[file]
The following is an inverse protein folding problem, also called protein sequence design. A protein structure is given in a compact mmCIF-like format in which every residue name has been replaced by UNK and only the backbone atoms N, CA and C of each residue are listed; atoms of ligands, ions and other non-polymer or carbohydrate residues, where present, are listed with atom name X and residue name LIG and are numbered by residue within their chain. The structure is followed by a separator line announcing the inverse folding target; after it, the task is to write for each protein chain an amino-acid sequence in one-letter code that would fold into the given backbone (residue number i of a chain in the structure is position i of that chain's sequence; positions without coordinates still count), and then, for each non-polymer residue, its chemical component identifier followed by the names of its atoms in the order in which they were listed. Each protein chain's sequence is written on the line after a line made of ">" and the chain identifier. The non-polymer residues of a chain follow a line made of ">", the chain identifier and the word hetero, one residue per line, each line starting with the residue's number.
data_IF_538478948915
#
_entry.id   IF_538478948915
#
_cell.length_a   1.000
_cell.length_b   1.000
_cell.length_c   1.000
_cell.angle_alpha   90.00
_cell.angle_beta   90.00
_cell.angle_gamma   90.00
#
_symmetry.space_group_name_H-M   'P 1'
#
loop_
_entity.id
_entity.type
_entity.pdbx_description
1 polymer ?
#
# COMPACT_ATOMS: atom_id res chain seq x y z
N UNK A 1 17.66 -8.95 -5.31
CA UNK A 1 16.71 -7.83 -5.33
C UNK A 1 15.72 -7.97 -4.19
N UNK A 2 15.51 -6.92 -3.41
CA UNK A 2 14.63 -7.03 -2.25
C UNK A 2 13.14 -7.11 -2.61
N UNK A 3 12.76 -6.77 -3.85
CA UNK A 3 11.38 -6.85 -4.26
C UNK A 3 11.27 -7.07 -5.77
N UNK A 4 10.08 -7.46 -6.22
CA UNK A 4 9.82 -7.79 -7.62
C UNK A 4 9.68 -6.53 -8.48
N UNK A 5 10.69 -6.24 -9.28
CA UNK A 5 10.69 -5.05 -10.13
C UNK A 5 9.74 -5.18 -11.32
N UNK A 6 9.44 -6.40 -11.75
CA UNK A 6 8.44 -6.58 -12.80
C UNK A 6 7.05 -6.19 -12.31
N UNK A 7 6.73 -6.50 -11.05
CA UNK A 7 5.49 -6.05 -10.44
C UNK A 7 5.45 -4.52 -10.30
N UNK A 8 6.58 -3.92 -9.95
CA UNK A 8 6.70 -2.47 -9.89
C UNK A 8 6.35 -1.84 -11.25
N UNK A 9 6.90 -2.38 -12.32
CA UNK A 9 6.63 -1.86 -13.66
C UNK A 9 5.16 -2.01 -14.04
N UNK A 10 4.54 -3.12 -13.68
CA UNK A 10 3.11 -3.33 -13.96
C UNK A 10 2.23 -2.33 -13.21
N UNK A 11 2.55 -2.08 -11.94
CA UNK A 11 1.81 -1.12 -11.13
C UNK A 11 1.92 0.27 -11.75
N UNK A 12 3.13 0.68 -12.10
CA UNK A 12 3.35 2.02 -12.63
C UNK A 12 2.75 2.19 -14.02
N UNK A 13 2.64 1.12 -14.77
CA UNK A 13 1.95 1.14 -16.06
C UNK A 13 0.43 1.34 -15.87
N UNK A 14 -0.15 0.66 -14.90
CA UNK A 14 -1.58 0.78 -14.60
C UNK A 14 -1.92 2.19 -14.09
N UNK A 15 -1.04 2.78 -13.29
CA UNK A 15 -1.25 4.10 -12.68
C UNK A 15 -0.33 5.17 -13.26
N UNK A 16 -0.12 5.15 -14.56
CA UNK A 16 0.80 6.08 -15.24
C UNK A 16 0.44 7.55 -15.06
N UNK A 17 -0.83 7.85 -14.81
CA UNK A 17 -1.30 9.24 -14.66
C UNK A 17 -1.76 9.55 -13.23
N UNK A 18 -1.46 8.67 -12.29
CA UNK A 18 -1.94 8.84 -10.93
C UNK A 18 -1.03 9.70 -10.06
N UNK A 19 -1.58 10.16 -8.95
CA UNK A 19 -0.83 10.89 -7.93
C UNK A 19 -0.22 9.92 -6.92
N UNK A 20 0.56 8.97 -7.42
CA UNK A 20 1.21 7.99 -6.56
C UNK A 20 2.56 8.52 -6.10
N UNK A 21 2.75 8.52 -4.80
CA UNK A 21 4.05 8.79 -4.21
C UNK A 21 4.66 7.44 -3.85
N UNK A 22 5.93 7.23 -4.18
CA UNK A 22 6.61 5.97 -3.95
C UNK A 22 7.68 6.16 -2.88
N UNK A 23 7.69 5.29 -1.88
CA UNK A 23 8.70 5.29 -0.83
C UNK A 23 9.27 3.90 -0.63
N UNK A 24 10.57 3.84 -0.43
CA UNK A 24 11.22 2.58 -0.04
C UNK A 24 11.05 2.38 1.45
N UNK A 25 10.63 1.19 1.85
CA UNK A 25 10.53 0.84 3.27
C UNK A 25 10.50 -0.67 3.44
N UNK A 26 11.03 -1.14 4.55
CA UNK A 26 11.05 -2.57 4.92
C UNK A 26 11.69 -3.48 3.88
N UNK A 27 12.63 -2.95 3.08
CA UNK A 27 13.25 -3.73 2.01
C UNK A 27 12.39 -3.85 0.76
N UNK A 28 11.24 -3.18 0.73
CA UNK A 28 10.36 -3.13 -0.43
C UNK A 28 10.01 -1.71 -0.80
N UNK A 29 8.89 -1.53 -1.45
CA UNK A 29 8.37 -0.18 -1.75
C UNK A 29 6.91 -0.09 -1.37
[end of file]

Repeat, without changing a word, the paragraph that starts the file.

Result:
The following is an inverse protein folding problem, also called protein sequence design. A protein structure is given in a compact mmCIF-like format in which every residue name has been replaced by UNK and only the backbone atoms N, CA and C of each residue are listed; atoms of ligands, ions and other non-polymer or carbohydrate residues, where present, are listed with atom name X and residue name LIG and are numbered by residue within their chain. The structure is followed by a separator line announcing the inverse folding target; after it, the task is to write for each protein chain an amino-acid sequence in one-letter code that would fold into the given backbone (residue number i of a chain in the structure is position i of that chain's sequence; positions without coordinates still count), and then, for each non-polymer residue, its chemical component identifier followed by the names of its atoms in the order in which they were listed. Each protein chain's sequence is written on the line after a line made of ">" and the chain identifier. The non-polymer residues of a chain follow a line made of ">", the chain identifier and the word hetero, one residue per line, each line starting with the residue's number.